We at ASTI believe that it is important for all of us in the ammonia industry to promote the fact that ammonia is a natural chemical and great alternative to products like Freon that have a negative impact on the environment.
Why is ammonia a considered a natural chemical?
Here is a helpful article from the New York Health Department.
Ammonia (NH3) is one of the most commonly produced industrial chemicals in the United States. It is used in industry and commerce, and also exists naturally in humans and in the environment. Ammonia is essential for many biological processes and serves as a precursor for amino acid and nucleotide synthesis. In the environment, ammonia is part of the nitrogen cycle and is produced in soil from bacterial processes. Ammonia is also produced naturally from decomposition of organic matter, including plants, animals and animal wastes.
1. The first is the Green Peace summary of why the natural refrigerants are being promoted by international environmental movements such as the Montreal Protocols and the Kyoto Protocol.
2. The Eurammon article which provides the following quote:
Ammonia is also an ideal refrigerant from a climate protection point of view, as it contributes neither to ozone depletion nor to global warming. Of all known refrigerants, ammonia requires the lowest primary energy input to create a given refrigerating capacity, thanks to its excellent thermodynamic properties. This means that its indirect global warming potential is also very low. Thus, plants that use ammonia as opposed to other refrigerants have a better TEWI (Total Equivalent Warming Impact). The TEWI is the sum of the direct global warming impact – caused by the refrigerant lost through leakage and recovery – and the indirect global warming impact, in relation to the energy used over the life of the plant.
Ammonia is sustainable not just from an ecological, but also from an economic point of view. Unlike synthetic refrigerants, it is an inexpensive feedstock. The difference in price becomes evident when initially charging a plant, but also and especially when topping off leakage losses. Experts assume annual losses of between 2 and 17 percent for ramified industrial refrigeration plants, depending on a plant’s age and condition. In addition to their high cash costs – for instance, the HFC refrigerant R 404A is much more expensive than ammonia – the HFC leakage naturally also puts a considerable strain on our climate.
3. American Society of Heating, Refrigerating and Air-Conditioning Engineers, Inc. 1791 Tullie Circle, NE. Atlanta, Georgia 30329-2305, USA www.ashrae.org
Driven by international agreements such as the Montreal and Kyoto protocols (UNEP 1999 and United Nations 1998) as well as a desire for a higher degree of sustainability, there is a renewed interest in increasing the application of natural refrigerants. The class of refrigerants commonly referred to as “natural refrigerants” offers the potential to improve the environmental performance of refrigeration systems. Because of its alignment with sustainability initiatives, ASHRAE supports research, assessment, and strategic growth in the use of natural refrigerants such as ammonia, carbon dioxide, hydrocarbons, air and water in refrigeration systems and technologies.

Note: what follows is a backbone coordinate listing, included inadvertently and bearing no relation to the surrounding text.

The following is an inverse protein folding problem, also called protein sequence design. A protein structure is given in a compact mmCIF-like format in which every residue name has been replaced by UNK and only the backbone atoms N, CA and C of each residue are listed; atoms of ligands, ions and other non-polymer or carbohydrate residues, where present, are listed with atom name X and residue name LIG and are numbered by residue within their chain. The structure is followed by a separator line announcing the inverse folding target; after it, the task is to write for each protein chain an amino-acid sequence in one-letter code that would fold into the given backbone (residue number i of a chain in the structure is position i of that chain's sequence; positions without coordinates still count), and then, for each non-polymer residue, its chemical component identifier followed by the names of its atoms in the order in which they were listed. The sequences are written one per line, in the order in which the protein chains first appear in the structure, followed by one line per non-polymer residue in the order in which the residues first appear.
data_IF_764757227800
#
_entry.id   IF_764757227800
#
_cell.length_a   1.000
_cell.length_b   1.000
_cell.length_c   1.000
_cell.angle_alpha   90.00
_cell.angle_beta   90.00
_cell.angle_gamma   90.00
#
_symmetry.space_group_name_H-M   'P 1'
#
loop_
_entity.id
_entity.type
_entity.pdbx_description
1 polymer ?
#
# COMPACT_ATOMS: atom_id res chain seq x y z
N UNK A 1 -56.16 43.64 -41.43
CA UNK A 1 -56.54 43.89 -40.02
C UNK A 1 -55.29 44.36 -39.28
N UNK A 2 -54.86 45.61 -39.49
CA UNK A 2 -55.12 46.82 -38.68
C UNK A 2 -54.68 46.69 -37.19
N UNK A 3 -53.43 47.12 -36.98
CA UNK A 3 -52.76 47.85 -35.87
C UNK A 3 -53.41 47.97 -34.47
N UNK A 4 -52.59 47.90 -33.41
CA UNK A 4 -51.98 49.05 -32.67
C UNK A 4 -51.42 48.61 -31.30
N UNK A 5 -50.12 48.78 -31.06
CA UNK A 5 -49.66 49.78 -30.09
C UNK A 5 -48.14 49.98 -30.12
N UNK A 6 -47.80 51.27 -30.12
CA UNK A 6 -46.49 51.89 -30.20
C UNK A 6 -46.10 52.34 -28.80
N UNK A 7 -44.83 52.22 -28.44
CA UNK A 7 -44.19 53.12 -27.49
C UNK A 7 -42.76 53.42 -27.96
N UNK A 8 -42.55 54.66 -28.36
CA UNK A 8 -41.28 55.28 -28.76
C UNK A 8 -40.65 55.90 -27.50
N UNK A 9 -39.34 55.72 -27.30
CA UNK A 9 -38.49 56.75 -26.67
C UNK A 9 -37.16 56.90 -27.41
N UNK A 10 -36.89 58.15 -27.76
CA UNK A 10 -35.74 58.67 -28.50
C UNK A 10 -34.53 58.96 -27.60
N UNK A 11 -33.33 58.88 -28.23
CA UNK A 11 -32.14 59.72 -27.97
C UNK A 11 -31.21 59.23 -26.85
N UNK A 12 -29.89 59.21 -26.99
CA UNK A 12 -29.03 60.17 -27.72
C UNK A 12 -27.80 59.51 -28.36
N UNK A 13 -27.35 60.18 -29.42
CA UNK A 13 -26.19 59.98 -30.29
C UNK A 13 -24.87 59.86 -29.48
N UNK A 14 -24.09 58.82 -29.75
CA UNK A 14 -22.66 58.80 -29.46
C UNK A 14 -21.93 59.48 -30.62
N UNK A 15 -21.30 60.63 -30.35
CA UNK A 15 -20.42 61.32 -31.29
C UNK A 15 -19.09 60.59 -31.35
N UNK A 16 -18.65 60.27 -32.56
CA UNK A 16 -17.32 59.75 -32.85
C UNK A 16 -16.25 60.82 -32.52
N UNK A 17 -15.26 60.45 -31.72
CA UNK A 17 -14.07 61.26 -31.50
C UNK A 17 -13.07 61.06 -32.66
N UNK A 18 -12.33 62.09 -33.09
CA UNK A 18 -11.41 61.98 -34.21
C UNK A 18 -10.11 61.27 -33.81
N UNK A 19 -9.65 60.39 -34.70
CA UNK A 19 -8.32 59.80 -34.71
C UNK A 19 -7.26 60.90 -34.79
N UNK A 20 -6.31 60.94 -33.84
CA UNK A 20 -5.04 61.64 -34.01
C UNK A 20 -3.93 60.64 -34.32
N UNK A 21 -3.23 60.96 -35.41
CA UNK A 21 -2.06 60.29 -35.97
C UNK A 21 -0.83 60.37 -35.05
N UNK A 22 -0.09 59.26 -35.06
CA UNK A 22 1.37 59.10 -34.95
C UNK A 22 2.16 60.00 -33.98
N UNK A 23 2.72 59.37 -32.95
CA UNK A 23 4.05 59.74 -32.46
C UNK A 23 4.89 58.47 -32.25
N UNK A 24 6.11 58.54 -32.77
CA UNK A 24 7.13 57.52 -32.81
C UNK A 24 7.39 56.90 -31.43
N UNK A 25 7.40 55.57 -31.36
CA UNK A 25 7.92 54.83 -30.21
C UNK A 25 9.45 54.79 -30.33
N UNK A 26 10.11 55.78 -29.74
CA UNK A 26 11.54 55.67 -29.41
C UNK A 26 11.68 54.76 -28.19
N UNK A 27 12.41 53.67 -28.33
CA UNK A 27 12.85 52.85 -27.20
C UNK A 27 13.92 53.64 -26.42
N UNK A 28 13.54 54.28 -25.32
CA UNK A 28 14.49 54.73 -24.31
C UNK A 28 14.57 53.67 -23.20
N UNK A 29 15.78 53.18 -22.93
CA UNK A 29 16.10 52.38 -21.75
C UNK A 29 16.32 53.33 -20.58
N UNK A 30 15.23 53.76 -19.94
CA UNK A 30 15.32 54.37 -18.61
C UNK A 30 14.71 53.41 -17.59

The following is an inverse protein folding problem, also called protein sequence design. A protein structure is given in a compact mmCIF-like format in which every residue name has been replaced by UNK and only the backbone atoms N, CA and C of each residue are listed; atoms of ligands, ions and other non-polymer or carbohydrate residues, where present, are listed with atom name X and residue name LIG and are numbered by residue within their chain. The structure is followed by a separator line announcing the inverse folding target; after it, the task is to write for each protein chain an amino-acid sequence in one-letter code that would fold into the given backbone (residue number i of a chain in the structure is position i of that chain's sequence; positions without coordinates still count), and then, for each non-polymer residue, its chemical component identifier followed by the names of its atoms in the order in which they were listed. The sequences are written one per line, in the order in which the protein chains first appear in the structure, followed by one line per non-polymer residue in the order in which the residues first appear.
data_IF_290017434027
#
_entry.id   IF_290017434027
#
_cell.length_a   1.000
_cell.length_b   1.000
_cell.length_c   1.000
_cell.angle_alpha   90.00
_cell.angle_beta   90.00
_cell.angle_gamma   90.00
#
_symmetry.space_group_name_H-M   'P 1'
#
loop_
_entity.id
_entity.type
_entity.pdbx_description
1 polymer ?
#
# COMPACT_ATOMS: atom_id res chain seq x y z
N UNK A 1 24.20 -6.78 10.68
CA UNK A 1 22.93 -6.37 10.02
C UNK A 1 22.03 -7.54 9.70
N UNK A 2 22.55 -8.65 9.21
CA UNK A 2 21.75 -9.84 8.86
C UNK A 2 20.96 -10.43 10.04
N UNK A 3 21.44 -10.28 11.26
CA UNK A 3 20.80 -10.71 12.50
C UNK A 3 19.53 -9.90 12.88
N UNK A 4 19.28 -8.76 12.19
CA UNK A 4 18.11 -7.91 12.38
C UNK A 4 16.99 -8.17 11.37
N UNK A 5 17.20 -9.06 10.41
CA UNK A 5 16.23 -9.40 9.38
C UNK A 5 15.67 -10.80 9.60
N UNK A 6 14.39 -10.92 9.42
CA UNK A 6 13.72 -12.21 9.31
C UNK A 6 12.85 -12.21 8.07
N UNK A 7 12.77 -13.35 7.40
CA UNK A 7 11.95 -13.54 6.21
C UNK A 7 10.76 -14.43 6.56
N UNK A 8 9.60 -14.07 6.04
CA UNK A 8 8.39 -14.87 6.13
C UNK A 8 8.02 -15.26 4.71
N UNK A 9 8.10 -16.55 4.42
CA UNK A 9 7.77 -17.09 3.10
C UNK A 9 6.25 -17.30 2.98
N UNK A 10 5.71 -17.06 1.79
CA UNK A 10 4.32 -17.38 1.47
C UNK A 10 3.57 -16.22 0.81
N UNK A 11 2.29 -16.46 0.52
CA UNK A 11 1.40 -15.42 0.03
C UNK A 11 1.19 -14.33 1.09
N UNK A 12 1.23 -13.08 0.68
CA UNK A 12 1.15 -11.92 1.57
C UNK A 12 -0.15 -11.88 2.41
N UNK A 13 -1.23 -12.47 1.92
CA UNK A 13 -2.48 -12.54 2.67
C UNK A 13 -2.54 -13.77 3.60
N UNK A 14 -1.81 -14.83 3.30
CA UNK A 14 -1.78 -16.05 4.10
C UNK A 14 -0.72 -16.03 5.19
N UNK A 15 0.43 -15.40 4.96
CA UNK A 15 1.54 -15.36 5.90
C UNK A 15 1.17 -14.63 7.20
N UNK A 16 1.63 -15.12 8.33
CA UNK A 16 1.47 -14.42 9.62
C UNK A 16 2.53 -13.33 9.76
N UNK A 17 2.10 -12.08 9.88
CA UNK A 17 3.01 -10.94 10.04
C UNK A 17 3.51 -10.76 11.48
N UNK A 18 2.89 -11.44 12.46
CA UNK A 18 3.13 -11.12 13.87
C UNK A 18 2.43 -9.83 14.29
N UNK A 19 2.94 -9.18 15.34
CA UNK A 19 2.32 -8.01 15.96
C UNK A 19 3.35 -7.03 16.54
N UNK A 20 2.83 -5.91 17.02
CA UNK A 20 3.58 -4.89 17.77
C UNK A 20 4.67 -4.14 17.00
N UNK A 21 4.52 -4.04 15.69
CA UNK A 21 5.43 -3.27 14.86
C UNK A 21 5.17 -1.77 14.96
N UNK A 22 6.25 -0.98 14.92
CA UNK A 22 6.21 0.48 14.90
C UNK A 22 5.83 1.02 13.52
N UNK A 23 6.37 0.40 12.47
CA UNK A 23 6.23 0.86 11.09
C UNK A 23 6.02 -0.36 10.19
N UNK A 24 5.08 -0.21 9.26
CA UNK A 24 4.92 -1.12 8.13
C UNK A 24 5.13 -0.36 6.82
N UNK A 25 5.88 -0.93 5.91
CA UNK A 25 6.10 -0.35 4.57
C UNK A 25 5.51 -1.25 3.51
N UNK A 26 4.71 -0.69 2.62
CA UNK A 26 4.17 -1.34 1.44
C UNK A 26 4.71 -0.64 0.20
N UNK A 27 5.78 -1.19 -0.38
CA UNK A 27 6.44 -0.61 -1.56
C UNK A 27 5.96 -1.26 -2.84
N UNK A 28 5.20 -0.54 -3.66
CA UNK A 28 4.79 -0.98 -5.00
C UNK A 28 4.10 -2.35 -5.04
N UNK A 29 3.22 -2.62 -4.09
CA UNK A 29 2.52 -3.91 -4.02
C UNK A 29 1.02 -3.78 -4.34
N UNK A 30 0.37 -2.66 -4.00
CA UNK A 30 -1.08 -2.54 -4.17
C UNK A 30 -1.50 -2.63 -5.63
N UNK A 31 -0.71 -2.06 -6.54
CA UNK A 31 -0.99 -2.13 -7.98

Ammonia is the most important of the natural refrigerants because of its longstanding and widespread use in food and beverage processing and preservation, and because of its growing adoption in HVAC chillers, thermal storage systems, process cooling and air conditioning, district cooling systems, supermarkets, and convenience stores. Since the middle of the nineteenth century there have been many changes in types of refrigerants, but ammonia is unique because it has seen continued use over this 150 year period.
Ammonia has Ozone Depletion Potential (ODP) and GWP (Global Warming Potential) equal to zero. It has inherently high refrigeration system energy performance, excellent thermodynamic properties, and high heat transfer coefficients. In a vapor state it is lighter than air. It is easily detected by smell, or by a variety of electrochemical and electronic sensors, and is readily available at a relatively low price. Less than 2 % of all ammonia commercially produced in the world is used as a refrigerant; however, ammonia enjoys low cost due to the large volume of production for use as a fertilizer.
The sponsorship of these industry-leading companies helps us continue our mission to make ammonia (NH3) the safest managed hazardous material in the world. We invite you to learn more about them and the benefits of becoming an ASTI sponsor.
Established in 1987, the Ammonia Safety & Training Institute (ASTI) is a 501(c)(3) organization dedicated to making ammonia (NH3) the safest managed hazardous material in the world. Bringing together leaders from industry and public safety organizations with hundreds of years of combined experience, ASTI provides safety management support through effective use of Prevention, Mitigation, Preparedness, Response and Recovery (PMPRR) training. All courses meet OSHA standards.